... ... @@ -37,10 +37,10 @@ and scalar multiplication if $$\vec{v}\in V$$ and $$r\in\Re$$ then $$h(r\cdot\vec{v})=r\cdot h(\vec{v})$$ \end{center} is a \definend{homomorphism}\index{homomorphism}% is a \definend{homomorphism}\index{homomorphism}\index{linear map}% \index{function!structure preserving!\see{homomorphism}}% \index{vector space!homomorphism}\index{vector space!map} or \definend{linear map}\index{linear map!see{homomorphism}}. or \definend{linear map}\index{linear map|seealso{homomorphism}}. % \end{definition} ... ... @@ -282,7 +282,7 @@ let $B=\sequence{\vec{\beta}_1,\ldots,\vec{\beta}_n}$ be a basis for~$V$. A function defined on that basis $\map{f}{B}{W}$ is \definend{extended linearly}\index{extended linearly}\index{function!extended linearly}\index{linear extension of a function} is \definend{extended linearly}\index{extended, linearly}\index{function!extended linearly}\index{linear extension of a function} to a function $\map{\hat{f}}{V}{W}$ if for all $\vec{v}\in V$ such that $\vec{v}=c_1\vec{\beta}_1+\cdots+c_n\vec{\beta}_n$, ... ... @@ -320,7 +320,7 @@ like this one, using matrices. \begin{definition} \label{df:LinearTransformation} %<*df:LinearTransformation> A linear map from a space into itself $$\map{t}{V}{V}$$ is a \definend{linear transformation}\index{linear transformation!see{transformation}}. \definend{linear transformation}\index{linear transformation}\index{linear transformation|seealso{transformation}}. % \end{definition} ... ... @@ -398,7 +398,7 @@ from $$V$$ to $$W$$. %<*SpLinFcns> \noindent We denote the space of linear maps from $V$ to~$W$ by $$\linmaps{V}{W}$$.\index{linear maps!space of} $$\linmaps{V}{W}$$.\index{linear maps, vector space of} % \begin{proof} ... ... @@ -1712,7 +1712,7 @@ is a member of $S$. \begin{definition} \label{df:NullSpace} %<*df:NullSpace> The \definend{null space}\index{homomorphism!null space}\index{null space} or \definend{kernel}\index{kernel} of a linear map or \definend{kernel}\index{kernel, of linear map} of a linear map $$\map{h}{V}{W}$$ is the inverse image of $\zero_W$. \begin{equation*} \nullspace{h}=h^{-1}(\zero_W)=\set{\vec{v}\in V\suchthat h(\vec{v})=\zero_W} ... ...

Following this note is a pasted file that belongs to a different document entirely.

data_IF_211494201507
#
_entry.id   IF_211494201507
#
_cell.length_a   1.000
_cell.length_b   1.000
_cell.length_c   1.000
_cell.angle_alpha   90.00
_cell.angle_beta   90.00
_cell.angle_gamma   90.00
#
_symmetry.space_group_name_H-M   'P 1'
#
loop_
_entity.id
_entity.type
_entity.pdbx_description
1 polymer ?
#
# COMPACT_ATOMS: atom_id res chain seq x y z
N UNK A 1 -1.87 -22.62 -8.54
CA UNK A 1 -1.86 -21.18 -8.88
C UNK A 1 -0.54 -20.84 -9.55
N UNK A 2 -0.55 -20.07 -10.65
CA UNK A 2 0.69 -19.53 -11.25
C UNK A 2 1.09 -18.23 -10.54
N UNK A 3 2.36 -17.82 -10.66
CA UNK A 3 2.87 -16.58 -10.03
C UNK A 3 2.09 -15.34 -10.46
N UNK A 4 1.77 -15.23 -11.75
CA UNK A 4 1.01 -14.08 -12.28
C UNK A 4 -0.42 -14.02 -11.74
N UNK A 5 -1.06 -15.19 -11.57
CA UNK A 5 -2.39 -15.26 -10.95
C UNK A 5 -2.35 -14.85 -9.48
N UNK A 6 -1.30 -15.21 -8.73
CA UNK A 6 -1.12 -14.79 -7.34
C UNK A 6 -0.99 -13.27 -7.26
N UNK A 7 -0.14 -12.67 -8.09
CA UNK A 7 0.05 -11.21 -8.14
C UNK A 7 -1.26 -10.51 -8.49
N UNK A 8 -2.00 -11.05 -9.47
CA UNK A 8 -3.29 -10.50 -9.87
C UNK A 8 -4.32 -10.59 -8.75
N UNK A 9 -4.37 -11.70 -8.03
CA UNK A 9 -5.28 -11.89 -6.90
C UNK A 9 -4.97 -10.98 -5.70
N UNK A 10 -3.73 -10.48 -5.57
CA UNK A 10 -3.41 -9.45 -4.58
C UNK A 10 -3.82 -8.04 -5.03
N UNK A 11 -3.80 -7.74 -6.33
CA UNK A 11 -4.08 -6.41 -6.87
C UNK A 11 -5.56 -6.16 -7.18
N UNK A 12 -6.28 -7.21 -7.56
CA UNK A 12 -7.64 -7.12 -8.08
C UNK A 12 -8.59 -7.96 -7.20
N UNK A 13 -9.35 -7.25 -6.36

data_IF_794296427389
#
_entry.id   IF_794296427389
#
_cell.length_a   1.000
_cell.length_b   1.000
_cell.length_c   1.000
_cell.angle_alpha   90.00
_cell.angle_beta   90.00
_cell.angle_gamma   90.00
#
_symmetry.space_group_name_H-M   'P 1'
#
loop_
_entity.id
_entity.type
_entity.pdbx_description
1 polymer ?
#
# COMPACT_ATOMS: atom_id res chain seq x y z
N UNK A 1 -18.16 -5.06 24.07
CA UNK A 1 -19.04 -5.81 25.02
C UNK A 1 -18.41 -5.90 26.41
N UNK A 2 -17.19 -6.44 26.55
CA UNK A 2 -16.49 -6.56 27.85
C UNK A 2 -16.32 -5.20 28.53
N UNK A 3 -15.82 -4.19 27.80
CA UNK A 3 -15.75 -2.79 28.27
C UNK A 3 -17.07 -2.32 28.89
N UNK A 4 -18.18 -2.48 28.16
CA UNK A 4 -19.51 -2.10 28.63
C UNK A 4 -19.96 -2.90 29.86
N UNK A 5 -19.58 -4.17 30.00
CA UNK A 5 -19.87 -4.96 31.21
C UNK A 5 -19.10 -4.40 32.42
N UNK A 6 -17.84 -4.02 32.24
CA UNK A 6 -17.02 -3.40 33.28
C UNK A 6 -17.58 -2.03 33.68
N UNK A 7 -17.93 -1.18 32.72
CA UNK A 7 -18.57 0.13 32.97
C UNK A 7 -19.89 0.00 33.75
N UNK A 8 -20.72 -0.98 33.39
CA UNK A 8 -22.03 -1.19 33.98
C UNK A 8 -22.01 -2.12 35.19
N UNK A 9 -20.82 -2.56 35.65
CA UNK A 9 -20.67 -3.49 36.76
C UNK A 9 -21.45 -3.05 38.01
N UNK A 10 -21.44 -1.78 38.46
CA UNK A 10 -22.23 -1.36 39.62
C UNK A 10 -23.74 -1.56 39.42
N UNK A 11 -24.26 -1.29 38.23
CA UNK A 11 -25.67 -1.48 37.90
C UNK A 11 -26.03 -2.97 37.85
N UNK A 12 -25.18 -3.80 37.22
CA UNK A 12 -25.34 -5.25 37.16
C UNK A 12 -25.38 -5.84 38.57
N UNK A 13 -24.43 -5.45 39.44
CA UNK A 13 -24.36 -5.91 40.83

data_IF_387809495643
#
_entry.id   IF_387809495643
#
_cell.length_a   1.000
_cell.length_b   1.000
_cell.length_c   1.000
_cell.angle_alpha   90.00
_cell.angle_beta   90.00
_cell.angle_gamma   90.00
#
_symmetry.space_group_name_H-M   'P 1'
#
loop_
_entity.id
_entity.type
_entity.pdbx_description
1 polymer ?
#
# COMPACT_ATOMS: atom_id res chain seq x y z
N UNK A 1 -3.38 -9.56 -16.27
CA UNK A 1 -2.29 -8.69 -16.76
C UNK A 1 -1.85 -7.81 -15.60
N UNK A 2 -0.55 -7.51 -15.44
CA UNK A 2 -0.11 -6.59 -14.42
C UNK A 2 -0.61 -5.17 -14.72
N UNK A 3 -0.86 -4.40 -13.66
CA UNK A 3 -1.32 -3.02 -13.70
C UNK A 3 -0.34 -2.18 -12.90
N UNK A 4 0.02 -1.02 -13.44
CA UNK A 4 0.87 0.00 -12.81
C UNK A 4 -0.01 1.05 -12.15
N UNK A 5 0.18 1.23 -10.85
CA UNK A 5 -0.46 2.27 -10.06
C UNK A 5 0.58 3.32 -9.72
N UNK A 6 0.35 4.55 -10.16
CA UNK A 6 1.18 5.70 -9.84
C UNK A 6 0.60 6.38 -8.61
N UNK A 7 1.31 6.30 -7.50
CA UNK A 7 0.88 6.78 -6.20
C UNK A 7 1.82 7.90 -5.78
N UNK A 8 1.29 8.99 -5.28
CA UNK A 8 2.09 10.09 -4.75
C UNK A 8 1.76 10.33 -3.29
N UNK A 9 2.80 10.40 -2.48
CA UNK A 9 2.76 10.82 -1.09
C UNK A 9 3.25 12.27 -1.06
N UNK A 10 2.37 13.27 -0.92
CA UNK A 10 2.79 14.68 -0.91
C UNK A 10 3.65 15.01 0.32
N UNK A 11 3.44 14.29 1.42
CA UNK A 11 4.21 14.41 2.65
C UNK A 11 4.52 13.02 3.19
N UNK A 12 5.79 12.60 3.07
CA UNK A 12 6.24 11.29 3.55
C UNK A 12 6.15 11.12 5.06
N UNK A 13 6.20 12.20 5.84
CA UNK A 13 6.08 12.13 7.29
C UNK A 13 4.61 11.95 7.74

... ... @@ -2862,7 +2862,7 @@ perform the combination operation $$-2\rho_2+\rho_3$$. \begin{definition} \label{df:ElementaryReductionMatrices} %<*df:ElementaryReductionMatrices> The \definend{elementary reduction matrices}% \index{matrix!elementary reduction}\index{elementary!matrix} \index{matrix!elementary reduction}\index{elementary reduction matrix} result from applying a one Gaussian operation to an identity matrix. \begin{enumerate} \item $$I\grstep{k\rho_i}M_i(k)$$ for $$k\neq 0$$ ... ... @@ -2875,7 +2875,7 @@ result from applying a one Gaussian operation to an identity matrix. \begin{lemma} \label{GrByMatMult} %<*lm:GrByMatMult> Matrix multiplication can do Gaussian reduction. Matrix multiplication can do Gaussian reduction.\index{elementary reduction operations!by matrix multiplication}\index{elementary row operations!by matrix multiplication}\index{Gauss's Method!by matrix multiplication} \begin{enumerate} \item If $$H\grstep{k\rho_i}G$$ then $$M_i(k)H=G$$. \item If $$H\grstep{\rho_i\leftrightarrow\rho_j}G$$ ... ...